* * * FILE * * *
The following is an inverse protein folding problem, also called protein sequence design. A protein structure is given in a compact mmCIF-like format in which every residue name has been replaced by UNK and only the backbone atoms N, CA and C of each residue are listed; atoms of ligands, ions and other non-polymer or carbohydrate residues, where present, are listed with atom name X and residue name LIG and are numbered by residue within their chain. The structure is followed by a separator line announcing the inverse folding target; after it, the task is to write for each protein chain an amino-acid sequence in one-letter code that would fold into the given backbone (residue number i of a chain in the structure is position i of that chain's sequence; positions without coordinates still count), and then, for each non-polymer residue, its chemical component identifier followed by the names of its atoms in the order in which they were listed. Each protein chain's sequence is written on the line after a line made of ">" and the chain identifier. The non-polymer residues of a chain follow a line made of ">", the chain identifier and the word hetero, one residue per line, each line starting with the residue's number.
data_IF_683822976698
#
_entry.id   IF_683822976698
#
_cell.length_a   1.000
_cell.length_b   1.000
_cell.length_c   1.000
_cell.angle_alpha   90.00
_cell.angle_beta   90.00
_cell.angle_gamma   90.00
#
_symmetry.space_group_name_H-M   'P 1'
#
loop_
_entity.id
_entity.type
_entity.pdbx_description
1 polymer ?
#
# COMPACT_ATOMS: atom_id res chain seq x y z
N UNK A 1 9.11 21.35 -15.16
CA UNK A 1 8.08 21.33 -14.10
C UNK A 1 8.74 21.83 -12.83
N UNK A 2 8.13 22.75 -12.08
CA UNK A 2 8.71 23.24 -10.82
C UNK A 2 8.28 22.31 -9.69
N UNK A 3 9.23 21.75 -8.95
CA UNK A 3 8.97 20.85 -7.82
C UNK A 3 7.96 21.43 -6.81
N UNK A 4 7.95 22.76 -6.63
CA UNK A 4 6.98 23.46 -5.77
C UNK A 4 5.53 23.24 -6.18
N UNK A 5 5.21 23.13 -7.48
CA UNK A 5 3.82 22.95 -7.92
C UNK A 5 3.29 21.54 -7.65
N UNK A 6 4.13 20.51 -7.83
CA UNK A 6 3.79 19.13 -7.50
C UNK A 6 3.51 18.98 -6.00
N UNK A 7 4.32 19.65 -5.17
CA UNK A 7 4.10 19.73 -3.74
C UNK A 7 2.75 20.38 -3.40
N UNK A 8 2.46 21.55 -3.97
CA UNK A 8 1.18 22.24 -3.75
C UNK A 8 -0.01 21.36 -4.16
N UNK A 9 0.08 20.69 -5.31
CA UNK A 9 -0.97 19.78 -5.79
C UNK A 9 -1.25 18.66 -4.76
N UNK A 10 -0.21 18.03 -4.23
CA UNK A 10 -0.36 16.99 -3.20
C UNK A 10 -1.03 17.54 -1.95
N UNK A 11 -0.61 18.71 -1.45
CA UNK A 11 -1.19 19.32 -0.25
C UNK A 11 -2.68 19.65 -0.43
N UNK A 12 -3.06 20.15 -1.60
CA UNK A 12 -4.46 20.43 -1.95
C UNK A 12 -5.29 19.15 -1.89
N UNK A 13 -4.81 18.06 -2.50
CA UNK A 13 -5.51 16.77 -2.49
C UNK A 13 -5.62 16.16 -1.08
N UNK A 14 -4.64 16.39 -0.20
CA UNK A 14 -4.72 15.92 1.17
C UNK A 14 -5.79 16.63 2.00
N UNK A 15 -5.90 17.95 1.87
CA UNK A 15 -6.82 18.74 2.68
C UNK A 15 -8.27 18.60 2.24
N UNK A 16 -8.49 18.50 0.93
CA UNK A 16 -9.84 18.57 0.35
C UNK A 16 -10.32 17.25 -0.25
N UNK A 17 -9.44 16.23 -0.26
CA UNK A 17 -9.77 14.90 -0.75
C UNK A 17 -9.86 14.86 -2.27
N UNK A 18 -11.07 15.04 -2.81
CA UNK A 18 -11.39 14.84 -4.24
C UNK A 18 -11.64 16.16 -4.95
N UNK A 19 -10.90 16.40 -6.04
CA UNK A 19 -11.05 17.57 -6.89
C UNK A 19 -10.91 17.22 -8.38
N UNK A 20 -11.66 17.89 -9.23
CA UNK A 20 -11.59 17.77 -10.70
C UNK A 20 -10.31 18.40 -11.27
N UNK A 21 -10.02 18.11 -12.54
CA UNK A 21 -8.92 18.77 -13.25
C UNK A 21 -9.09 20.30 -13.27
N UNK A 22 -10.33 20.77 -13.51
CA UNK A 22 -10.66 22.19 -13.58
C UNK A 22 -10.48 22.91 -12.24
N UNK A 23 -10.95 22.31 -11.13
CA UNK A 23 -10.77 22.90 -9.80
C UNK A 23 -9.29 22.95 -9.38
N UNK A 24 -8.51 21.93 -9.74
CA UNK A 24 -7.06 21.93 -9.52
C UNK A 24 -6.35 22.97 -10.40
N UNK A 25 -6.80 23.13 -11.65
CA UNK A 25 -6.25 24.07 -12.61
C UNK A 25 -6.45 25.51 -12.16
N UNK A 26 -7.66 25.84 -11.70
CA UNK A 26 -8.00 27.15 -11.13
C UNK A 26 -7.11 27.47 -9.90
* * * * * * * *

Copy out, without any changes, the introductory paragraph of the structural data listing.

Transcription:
The following is an inverse protein folding problem, also called protein sequence design. A protein structure is given in a compact mmCIF-like format in which every residue name has been replaced by UNK and only the backbone atoms N, CA and C of each residue are listed; atoms of ligands, ions and other non-polymer or carbohydrate residues, where present, are listed with atom name X and residue name LIG and are numbered by residue within their chain. The structure is followed by a separator line announcing the inverse folding target; after it, the task is to write for each protein chain an amino-acid sequence in one-letter code that would fold into the given backbone (residue number i of a chain in the structure is position i of that chain's sequence; positions without coordinates still count), and then, for each non-polymer residue, its chemical component identifier followed by the names of its atoms in the order in which they were listed. Each protein chain's sequence is written on the line after a line made of ">" and the chain identifier. The non-polymer residues of a chain follow a line made of ">", the chain identifier and the word hetero, one residue per line, each line starting with the residue's number.